A large-scale study by the University of Iowa has found no link between omega-3 essential fatty acids and improved cognitive skills.
The randomized trials involved 2,157 women aged 65 to 80 who were given annual thinking and memory tests for an average of six years.
Blood tests were taken to measure the amount of omega-3s in the participants’ blood before the study began and researchers found no difference between the women with high and low levels of the EFAs at the time of the first memory tests. There was also no difference in how fast the women’s cognitive skills declined over time.
Study author, Eric Ammann, said: “There has been a lot of interest in omega-3s as a way to prevent or delay cognitive decline, but unfortunately our study did not find a protective effect in older women. In addition, most randomized trials of omega-3 supplements have not found an effect.”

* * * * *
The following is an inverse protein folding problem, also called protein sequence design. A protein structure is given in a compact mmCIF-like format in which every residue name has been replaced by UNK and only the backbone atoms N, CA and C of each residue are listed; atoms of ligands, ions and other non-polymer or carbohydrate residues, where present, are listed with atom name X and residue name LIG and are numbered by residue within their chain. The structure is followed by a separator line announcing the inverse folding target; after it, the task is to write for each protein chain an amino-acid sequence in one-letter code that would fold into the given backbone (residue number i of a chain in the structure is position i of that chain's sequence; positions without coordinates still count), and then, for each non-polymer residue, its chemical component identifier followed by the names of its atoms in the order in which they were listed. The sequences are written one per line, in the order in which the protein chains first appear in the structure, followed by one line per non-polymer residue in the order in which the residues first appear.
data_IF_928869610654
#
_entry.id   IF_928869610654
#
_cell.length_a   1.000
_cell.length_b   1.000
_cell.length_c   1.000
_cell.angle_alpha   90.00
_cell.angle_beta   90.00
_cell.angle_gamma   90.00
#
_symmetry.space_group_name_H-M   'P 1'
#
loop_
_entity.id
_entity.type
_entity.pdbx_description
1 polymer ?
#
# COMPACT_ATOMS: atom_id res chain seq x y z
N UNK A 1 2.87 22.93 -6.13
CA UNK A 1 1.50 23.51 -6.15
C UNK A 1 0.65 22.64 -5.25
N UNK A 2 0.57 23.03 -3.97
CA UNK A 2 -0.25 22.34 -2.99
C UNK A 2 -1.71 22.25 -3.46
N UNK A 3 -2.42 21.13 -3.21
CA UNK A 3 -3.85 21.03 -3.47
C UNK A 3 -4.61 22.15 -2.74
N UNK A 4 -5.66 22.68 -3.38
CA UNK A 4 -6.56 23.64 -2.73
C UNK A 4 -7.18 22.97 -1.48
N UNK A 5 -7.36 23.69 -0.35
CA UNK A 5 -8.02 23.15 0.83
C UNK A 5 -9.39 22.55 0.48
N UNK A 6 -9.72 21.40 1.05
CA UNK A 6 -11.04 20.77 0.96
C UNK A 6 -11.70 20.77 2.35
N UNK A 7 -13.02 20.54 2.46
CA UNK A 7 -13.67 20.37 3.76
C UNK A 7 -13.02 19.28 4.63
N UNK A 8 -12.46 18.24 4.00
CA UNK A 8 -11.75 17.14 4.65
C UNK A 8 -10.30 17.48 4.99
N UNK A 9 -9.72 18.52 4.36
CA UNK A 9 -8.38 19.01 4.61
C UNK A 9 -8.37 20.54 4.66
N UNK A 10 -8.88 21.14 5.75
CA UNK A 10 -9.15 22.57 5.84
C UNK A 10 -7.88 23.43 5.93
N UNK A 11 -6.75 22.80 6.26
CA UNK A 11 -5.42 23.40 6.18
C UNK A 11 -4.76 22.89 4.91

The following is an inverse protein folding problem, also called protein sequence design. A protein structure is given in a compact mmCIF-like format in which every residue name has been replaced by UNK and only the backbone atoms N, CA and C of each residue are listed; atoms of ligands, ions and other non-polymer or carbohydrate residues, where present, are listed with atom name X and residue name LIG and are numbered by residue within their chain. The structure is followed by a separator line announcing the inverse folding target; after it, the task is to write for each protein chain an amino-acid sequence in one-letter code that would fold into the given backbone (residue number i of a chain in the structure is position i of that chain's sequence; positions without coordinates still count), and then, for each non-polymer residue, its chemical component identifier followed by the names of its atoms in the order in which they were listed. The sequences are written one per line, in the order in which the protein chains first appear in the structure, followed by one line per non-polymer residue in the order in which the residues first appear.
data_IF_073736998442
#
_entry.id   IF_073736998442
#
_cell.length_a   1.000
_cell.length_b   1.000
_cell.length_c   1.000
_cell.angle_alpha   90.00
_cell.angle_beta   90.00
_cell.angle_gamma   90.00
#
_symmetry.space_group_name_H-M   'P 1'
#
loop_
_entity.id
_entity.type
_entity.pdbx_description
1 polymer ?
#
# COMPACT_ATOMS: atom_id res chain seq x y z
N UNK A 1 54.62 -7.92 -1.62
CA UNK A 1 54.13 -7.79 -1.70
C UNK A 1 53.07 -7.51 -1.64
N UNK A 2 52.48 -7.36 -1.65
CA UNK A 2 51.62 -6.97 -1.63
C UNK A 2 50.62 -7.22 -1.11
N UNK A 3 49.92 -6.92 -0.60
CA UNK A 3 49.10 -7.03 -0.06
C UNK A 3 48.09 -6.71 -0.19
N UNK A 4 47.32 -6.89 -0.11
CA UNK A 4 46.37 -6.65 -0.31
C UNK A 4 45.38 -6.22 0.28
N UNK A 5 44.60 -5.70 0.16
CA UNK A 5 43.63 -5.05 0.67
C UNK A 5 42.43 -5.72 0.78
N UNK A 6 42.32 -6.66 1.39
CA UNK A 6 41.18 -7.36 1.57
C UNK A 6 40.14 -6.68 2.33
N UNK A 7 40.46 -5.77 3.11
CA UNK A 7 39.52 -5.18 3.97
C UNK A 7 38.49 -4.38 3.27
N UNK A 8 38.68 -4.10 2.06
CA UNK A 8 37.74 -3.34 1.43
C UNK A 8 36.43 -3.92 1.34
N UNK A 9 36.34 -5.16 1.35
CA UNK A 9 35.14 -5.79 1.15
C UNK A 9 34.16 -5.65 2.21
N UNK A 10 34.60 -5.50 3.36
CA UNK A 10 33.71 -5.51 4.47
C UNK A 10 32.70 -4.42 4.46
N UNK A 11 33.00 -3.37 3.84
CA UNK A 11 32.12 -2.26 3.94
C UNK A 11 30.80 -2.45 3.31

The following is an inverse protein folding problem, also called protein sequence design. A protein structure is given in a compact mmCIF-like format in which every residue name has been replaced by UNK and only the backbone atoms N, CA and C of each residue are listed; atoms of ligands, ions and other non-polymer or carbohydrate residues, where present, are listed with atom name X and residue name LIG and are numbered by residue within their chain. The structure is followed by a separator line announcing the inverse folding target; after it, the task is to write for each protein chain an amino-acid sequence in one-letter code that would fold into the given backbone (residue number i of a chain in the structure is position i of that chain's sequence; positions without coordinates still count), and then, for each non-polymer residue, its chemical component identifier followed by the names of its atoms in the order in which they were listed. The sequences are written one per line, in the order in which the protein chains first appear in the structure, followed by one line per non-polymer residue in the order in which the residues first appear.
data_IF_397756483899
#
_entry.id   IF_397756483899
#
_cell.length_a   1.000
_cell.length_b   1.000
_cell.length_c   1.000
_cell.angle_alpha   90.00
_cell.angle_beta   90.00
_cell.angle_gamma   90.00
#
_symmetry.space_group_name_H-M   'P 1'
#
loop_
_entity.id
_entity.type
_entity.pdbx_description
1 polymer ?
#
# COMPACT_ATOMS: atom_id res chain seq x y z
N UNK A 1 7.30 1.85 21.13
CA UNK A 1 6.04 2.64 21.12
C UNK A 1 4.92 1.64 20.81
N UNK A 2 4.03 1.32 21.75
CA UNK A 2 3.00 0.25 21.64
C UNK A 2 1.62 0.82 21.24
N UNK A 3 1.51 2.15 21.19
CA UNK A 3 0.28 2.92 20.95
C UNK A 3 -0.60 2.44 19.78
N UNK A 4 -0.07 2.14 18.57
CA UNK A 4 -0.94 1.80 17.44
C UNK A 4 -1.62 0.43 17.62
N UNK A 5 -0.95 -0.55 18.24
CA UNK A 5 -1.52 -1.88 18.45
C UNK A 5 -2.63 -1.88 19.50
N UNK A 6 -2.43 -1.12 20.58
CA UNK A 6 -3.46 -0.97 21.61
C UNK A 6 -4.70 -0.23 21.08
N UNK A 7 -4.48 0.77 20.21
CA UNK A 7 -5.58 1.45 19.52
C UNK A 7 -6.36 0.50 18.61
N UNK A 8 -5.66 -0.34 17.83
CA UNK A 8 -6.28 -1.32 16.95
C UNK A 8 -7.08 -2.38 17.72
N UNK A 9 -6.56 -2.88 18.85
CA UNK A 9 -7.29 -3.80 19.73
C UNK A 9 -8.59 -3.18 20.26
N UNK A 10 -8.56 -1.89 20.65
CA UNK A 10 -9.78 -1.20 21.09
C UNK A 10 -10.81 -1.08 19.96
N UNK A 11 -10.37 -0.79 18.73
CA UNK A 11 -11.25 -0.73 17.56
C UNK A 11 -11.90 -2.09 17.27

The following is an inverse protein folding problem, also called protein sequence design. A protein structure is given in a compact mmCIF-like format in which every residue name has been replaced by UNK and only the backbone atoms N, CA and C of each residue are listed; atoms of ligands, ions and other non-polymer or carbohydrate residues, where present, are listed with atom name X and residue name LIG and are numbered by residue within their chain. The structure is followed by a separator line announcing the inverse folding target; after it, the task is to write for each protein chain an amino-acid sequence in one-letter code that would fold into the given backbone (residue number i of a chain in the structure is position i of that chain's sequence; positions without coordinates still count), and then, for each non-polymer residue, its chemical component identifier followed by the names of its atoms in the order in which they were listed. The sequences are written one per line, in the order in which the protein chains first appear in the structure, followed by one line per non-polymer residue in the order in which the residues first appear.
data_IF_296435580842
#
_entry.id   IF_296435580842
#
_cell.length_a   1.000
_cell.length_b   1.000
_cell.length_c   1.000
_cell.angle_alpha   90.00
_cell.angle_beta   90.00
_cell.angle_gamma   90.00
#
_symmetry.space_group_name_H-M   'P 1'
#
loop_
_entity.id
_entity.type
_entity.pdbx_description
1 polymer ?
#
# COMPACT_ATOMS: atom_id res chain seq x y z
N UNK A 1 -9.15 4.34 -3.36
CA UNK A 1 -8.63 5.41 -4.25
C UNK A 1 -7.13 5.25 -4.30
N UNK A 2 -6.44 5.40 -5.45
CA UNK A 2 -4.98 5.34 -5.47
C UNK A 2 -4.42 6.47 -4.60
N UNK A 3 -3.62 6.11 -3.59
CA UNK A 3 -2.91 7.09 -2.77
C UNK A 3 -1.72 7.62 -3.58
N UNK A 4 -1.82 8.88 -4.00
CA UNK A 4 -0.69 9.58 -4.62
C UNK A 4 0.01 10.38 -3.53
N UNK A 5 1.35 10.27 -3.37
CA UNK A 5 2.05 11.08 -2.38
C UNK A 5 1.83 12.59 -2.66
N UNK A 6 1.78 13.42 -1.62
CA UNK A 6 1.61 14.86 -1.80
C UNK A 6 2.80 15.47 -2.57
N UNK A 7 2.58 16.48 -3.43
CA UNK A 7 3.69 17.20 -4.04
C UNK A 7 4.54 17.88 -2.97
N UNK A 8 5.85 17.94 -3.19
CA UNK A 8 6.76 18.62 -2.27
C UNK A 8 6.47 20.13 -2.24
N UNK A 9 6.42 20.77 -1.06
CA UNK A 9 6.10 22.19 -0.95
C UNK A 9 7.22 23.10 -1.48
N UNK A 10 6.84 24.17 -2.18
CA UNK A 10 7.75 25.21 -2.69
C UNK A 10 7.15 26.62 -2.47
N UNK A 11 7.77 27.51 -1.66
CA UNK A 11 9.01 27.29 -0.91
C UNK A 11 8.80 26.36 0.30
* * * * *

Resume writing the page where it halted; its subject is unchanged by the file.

In response to the findings, Lynn Lord, chair of the HFMA, commented: “One key consideration with this study is that it ignores pre-existing, robust evidence demonstrating a positive impact of omega-3 fatty acids in a range of areas – including cognitive function.”
Earlier this year, omega-3 supplements received major recognition for their benefits by having the claim ‘contributes to maintenance of normal brain function’ approved by EU law and supported by the European Food Safety Authority (EFSA).
“In addition, another large-scale study published in the journal Neurology showed that those who consumed the most omega-3 had the highest scores in tests for memory, speed, complicated information processing and overall cognition.”